For the first time, research shows that a pricey new medication called Repatha not only dramatically lowers LDL cholesterol, the "bad cholesterol," it also reduces patients' risk of dying or being hospitalized.
Repatha, a man-made antibody also known as evolocumab, cut the combined risk of heart attack, stroke and cardiovascular-related death in patients with heart disease by 20 percent, a finding that could lead more people to take the drug, according to a study presented Friday at a meeting of the American College of Cardiology.
Some doctors hailed the results as major progress against heart disease. In an editorial in The New England Journal of Medicine, Dr. Robin Dullaart, a researcher at the University of Groningen in the Netherlands, called it a landmark study.
Others said they expected more from the $14,000-a-year drug. It was approved in 2015 without evidence that it prevents heart attacks, simply because its cholesterol reductions were so dramatic and promising.
Doctors often recommend that people keep their LDL levels under 100 milligrams per deciliter, and that people at very high risk reduce their LDL under 70.
In the new study, patients with heart disease who combined Repatha with a statin, the most commonly used cholesterol medication, decreased their LDL from 92 milligrams per deciliter to 30. Doctors have rarely seen cholesterol levels that low. Many doctors wondered if such low levels would be dangerous, causing memory problems or dementia due to a lack of cholesterol, said Dr. Steven Nissen, chair of cardiovascular medicine at the Cleveland Clinic, who was not involved in the new research but has led clinical trials of PCSK9 inhibitors in the past.
The new study, which followed 27,000 patients for two years, found no safety risks.
While doctors said they were relieved that Repatha is safe, doctors such as David Rind said they had hoped the study would show that the injectable medication reduces heart attacks and other serious complications by 30 percent or more, given its success in early studies.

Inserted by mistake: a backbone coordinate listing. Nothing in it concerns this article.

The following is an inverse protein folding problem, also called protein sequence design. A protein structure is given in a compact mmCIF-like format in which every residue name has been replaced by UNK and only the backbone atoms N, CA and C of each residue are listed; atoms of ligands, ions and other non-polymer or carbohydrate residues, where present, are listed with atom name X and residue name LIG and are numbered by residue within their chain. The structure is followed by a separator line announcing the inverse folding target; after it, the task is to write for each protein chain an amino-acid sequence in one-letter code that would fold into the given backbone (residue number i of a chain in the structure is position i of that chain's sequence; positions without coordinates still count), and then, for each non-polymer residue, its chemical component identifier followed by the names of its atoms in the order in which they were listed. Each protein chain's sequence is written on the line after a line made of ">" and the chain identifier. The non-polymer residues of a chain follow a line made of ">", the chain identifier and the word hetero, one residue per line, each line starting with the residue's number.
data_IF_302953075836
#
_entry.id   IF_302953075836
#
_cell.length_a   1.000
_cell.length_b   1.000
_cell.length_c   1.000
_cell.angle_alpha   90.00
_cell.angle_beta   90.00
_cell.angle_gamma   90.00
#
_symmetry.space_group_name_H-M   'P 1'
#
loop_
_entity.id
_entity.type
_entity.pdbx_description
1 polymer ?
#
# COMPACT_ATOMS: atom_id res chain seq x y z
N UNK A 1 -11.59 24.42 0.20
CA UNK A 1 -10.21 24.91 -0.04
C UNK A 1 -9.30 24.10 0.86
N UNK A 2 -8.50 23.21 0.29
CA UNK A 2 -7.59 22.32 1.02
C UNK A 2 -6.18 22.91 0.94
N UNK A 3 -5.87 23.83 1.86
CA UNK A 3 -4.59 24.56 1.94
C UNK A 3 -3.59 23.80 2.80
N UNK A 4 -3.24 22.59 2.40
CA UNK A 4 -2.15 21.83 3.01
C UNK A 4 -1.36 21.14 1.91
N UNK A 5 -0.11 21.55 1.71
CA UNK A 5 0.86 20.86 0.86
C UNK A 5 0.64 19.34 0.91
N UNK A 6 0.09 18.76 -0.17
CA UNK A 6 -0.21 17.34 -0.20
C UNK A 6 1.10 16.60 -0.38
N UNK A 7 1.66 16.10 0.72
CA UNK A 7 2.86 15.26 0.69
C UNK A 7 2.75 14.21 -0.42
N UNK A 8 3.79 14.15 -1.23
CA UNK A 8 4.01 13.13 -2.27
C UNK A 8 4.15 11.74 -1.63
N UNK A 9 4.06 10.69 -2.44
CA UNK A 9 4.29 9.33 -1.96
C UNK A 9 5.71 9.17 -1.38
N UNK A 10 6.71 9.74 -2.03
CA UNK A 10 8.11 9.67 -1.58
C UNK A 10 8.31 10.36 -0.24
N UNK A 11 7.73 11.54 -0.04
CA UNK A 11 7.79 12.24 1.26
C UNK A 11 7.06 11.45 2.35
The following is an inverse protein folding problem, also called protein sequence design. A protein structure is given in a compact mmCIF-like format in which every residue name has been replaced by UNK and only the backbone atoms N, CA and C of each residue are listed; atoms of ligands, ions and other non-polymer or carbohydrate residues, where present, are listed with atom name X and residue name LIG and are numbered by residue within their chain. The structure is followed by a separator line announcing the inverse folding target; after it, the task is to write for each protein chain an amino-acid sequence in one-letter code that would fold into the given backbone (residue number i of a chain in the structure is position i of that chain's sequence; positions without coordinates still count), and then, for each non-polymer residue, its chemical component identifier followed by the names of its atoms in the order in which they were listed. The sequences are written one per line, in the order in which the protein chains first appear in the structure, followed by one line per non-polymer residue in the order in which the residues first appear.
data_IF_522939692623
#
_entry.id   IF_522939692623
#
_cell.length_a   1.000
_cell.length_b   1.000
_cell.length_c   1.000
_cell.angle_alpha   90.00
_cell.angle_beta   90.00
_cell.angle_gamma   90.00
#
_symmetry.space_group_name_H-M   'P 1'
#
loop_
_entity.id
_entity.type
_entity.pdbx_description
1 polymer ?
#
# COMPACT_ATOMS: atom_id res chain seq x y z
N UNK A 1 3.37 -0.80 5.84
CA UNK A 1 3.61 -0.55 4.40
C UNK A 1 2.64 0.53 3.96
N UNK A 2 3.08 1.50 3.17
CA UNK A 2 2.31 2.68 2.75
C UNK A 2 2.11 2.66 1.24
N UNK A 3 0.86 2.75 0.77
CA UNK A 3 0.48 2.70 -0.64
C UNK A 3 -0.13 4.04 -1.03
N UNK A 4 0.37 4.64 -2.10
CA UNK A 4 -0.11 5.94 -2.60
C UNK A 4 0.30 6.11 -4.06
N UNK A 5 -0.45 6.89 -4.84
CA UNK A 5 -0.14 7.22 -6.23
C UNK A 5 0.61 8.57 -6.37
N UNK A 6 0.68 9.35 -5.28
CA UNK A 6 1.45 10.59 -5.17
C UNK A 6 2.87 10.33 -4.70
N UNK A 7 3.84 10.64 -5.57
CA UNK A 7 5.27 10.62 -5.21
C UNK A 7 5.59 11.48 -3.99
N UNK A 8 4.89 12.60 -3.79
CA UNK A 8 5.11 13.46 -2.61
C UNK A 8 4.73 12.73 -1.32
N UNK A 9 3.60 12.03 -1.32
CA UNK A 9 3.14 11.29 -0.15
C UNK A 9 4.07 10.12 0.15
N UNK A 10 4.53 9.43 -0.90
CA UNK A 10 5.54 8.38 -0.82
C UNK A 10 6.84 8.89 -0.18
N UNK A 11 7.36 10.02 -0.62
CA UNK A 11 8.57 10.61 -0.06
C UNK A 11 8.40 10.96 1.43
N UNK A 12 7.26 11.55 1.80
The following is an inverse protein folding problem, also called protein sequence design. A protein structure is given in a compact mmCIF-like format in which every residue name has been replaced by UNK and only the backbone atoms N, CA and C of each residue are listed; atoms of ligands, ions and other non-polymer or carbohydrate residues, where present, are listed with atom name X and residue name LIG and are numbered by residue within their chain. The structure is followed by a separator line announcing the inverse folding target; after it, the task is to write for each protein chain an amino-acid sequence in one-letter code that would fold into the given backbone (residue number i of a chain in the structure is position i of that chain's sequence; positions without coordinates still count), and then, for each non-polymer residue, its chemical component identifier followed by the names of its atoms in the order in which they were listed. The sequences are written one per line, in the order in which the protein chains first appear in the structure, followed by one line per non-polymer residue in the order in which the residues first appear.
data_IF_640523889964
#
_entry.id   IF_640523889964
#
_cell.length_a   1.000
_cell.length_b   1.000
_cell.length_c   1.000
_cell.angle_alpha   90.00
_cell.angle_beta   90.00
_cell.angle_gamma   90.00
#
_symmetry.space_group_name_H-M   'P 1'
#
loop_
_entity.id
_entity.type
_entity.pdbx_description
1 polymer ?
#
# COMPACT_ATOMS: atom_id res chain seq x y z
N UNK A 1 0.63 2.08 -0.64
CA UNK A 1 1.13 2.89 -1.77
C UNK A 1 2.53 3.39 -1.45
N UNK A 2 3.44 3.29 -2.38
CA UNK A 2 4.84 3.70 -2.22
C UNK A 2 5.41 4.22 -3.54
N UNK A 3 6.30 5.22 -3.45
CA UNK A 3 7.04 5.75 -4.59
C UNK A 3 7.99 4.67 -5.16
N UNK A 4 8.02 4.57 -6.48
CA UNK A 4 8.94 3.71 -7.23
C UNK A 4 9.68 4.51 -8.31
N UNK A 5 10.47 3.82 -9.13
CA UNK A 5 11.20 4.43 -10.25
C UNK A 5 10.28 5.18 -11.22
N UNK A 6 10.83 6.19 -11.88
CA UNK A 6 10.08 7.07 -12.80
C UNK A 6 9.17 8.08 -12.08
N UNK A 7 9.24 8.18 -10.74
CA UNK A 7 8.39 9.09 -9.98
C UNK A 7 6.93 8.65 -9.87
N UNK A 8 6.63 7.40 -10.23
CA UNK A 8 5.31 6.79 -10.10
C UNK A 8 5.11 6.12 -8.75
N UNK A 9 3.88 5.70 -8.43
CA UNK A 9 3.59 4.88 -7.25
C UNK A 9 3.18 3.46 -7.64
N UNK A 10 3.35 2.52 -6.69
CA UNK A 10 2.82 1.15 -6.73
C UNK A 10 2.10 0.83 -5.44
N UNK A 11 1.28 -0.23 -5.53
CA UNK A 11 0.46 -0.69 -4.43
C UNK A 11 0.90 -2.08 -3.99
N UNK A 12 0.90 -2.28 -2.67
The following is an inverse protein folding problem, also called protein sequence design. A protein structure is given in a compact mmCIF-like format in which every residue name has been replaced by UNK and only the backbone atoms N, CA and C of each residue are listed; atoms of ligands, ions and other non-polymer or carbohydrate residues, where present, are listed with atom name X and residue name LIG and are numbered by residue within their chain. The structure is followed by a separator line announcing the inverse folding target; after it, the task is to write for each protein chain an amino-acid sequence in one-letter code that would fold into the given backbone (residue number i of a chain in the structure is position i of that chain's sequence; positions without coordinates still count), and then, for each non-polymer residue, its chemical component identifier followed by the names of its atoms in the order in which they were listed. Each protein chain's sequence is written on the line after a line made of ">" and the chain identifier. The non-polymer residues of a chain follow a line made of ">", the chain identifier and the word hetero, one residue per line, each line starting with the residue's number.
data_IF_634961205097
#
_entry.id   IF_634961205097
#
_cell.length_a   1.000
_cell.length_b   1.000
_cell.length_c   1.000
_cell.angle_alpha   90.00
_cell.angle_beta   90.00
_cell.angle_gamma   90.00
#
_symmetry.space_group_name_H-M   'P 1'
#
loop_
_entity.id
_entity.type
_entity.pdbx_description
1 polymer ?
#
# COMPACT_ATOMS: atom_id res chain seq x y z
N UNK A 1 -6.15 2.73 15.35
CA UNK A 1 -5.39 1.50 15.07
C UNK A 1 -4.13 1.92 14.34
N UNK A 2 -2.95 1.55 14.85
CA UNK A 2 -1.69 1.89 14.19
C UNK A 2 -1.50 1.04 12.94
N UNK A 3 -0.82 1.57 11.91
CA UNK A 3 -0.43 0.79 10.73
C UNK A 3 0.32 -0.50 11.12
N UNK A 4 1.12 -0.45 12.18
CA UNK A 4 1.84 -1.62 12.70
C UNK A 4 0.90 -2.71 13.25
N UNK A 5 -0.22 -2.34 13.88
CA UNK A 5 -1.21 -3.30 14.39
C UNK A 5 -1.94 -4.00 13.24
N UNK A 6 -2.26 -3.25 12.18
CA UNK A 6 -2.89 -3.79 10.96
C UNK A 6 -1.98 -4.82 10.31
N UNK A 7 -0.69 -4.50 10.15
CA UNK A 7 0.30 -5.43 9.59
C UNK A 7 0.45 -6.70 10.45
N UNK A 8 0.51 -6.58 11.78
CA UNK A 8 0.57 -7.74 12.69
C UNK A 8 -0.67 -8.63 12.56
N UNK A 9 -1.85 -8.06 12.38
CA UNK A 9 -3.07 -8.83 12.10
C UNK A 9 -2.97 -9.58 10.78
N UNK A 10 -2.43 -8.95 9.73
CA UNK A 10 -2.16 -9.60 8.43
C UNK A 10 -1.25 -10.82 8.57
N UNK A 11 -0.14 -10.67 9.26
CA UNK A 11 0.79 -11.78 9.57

"This [result] is probably a little less than we had been hoping for," said Rind, chief medical officer at the Boston-based Institute for Clinical and Economic Review, which evaluates drugs' cost effectiveness. Rind also was not involved in the study.
The study's author, Dr. Marc Sabatine, said the "compelling reductions" in heart attacks, strokes and death suggest doctors should treat cholesterol much more aggressively, aiming to lower LDL levels as much as possible. His study focused on patients with underlying heart disease, most of whom had already had a heart attack.
The standard treatment for cholesterol, other than diet and exercise, is a generic statin, which costs $250 a year. Statins can cut LDL levels by up to half and reduce heart attack risk by 25 percent, Nissen said.
Some doctors are less impressed with the new study, which was funded by Amgen, Repatha's manufacturer.
In the study, also published in The New England Journal of Medicine, 5.9 percent of patients who combined Repatha with a statin had a heart attack, stroke or died, compared with 7.4 percent of patients who took a statin plus a placebo.
"It's a small reduction for a super expensive drug," said Dr. John Mandrola, a cardiologist at Baptist Health in Louisville, Ky., and chief cardiology correspondent for Medscape, who wasn't involved in the study.
Yet Repatha's high cost could burden the U.S. health system, said Dr. Steve Miller, senior vice president and chief medical officer at Express Scripts, a pharmacy benefit manager. A similar drug to Repatha, called Praluent, costs about as much. Doctors don't know whether Praluent would also prevent heart attacks, Rind said.
Repatha and Praluent, which belong to a class called PCSK9 inhibitors, are especially expensive because they would be taken for such a long time. Unlike an antibiotic, which patients take for a few days or weeks, those prescribed Repatha would take it for the rest of their lives.
Given its price, doctors aren't likely to give Repatha to everyone with high cholesterol, said cardiologist Cam Patterson, chief operating officer at NewYork-Presbyterian Hospital/Weill Cornell Medical Center, who wasn't involved in the study.
About 11 million Americans could be eligible for Repatha, according to Amgen. Repatha was approved for people with an inherited condition that causes high LDL levels or who have underlying heart disease but haven't been able to adequately lower their LDL with statins alone. About 70 million Americans have high cholesterol and 25 million take statins, Nissen said.
Repatha could be an important drug for some high-risk patients, in spite of the cost, he said.
"It would be hard for me to look a patient in the eye, if they've had a couple of heart attacks and is scared to death, and say it's not worth you taking this medication," Nissen said.
This article originally appeared on Kaiser Health News, a national health policy news service that is part of the nonpartisan Henry J. Kaiser Family Foundation.